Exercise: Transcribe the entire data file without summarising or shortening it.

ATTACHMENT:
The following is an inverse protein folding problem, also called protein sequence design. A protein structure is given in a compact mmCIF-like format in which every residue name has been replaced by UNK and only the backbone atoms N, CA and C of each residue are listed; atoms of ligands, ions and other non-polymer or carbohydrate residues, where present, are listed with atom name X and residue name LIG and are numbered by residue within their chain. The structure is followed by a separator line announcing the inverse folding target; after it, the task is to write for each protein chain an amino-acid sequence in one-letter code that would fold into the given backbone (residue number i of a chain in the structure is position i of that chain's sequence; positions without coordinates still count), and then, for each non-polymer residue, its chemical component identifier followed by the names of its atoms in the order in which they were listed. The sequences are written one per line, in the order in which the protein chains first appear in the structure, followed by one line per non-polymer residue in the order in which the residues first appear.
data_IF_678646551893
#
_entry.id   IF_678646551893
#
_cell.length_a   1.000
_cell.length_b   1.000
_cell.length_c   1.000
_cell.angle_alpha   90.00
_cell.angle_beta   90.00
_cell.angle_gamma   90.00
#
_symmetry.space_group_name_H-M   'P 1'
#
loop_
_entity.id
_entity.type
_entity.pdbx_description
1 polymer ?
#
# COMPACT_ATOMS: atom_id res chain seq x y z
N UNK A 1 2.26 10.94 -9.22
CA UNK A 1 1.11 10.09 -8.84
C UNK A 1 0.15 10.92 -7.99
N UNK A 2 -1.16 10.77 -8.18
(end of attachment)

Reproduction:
The following is an inverse protein folding problem, also called protein sequence design. A protein structure is given in a compact mmCIF-like format in which every residue name has been replaced by UNK and only the backbone atoms N, CA and C of each residue are listed; atoms of ligands, ions and other non-polymer or carbohydrate residues, where present, are listed with atom name X and residue name LIG and are numbered by residue within their chain. The structure is followed by a separator line announcing the inverse folding target; after it, the task is to write for each protein chain an amino-acid sequence in one-letter code that would fold into the given backbone (residue number i of a chain in the structure is position i of that chain's sequence; positions without coordinates still count), and then, for each non-polymer residue, its chemical component identifier followed by the names of its atoms in the order in which they were listed. The sequences are written one per line, in the order in which the protein chains first appear in the structure, followed by one line per non-polymer residue in the order in which the residues first appear.
data_IF_678646551893
#
_entry.id   IF_678646551893
#
_cell.length_a   1.000
_cell.length_b   1.000
_cell.length_c   1.000
_cell.angle_alpha   90.00
_cell.angle_beta   90.00
_cell.angle_gamma   90.00
#
_symmetry.space_group_name_H-M   'P 1'
#
loop_
_entity.id
_entity.type
_entity.pdbx_description
1 polymer ?
#
# COMPACT_ATOMS: atom_id res chain seq x y z
N UNK A 1 2.26 10.94 -9.22
CA UNK A 1 1.11 10.09 -8.84
C UNK A 1 0.15 10.92 -7.99
N UNK A 2 -1.16 10.77 -8.18